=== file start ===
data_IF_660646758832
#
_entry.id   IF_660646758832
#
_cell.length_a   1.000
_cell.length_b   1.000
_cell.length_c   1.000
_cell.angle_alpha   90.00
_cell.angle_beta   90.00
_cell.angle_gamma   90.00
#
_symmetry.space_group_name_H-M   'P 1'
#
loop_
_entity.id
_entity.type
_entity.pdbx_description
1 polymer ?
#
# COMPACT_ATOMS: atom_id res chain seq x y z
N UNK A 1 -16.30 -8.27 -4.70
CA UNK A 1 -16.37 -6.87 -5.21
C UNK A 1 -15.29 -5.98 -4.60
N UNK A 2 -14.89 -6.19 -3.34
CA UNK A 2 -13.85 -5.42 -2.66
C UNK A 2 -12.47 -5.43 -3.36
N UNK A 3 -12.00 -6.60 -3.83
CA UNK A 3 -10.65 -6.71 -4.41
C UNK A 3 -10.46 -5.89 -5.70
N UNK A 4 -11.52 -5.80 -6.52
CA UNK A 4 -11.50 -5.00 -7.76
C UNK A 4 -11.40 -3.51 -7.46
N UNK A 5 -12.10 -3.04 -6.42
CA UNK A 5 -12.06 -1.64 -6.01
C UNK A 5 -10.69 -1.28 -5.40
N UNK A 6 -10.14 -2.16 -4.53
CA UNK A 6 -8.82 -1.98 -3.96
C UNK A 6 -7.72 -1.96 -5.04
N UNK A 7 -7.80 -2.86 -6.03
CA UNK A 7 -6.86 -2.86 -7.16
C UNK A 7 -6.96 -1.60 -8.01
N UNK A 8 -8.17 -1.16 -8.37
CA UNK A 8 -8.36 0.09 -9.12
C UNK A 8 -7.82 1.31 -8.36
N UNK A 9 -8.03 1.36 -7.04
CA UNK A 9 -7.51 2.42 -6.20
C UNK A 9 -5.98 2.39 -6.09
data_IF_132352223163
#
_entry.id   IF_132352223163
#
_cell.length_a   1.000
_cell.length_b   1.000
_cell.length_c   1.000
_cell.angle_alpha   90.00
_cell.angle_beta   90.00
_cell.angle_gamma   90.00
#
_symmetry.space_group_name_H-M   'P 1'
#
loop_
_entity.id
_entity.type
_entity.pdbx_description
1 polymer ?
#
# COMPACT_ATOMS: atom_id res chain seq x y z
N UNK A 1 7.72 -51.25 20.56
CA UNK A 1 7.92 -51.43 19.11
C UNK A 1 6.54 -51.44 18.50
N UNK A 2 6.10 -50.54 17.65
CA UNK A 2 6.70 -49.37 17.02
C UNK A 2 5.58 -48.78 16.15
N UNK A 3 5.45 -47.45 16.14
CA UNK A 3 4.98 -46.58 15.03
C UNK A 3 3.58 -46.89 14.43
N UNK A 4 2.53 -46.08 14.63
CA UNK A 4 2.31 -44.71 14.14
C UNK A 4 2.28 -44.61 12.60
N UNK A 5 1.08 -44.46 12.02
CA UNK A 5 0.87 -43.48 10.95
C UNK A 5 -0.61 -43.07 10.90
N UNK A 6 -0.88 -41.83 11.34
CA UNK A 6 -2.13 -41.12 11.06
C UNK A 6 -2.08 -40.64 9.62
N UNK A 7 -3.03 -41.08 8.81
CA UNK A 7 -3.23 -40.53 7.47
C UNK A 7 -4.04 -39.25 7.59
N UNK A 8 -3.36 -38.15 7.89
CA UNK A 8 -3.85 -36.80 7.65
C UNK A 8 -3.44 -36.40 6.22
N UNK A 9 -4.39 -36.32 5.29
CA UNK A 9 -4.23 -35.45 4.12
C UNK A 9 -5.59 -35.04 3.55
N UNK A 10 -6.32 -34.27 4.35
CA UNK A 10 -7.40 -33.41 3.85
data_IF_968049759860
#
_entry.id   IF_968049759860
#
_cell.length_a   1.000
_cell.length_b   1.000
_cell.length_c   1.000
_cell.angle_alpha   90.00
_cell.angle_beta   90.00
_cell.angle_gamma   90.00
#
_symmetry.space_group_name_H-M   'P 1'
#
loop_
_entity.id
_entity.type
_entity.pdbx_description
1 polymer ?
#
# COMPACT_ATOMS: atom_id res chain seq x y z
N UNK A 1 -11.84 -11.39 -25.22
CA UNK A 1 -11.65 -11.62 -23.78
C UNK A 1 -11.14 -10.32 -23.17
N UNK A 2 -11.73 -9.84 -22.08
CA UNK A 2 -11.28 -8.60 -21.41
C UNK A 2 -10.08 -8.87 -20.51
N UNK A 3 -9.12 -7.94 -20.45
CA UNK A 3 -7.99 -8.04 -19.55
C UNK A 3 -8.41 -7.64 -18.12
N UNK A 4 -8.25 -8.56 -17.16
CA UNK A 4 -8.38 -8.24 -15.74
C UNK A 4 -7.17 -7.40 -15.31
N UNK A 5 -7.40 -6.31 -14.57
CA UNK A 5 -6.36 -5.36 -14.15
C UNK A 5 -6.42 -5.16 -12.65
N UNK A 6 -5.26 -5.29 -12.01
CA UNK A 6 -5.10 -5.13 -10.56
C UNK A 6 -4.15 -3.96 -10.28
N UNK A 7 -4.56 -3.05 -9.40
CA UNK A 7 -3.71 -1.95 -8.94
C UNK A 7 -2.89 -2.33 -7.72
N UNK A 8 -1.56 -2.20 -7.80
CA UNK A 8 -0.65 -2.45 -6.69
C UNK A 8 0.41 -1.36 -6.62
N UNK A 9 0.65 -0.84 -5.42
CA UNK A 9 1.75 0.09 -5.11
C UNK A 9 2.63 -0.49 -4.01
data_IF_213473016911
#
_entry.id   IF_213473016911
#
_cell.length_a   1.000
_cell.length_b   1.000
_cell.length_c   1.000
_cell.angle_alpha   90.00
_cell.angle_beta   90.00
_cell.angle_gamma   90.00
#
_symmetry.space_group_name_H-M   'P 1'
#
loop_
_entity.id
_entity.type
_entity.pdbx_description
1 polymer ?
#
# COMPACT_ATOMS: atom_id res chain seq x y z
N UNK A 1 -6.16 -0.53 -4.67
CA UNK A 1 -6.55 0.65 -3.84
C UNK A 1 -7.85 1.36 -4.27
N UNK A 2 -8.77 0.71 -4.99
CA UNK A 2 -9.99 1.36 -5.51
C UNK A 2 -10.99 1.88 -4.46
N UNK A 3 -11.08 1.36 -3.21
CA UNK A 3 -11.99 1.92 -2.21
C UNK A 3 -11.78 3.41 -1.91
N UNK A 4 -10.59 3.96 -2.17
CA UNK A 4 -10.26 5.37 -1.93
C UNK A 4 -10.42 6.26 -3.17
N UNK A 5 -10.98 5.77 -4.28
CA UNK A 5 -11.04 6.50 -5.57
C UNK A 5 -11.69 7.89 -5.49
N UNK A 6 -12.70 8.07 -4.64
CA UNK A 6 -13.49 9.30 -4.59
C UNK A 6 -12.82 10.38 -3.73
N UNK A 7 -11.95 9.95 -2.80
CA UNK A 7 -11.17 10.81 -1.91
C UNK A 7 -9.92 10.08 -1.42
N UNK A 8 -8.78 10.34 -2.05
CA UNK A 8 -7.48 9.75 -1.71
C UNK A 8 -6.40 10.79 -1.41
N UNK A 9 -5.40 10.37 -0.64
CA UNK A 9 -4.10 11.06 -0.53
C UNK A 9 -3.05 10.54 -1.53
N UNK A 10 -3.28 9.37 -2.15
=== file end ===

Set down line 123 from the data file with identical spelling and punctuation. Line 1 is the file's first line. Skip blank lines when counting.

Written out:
N UNK A 3 -9.12 -7.94 -20.45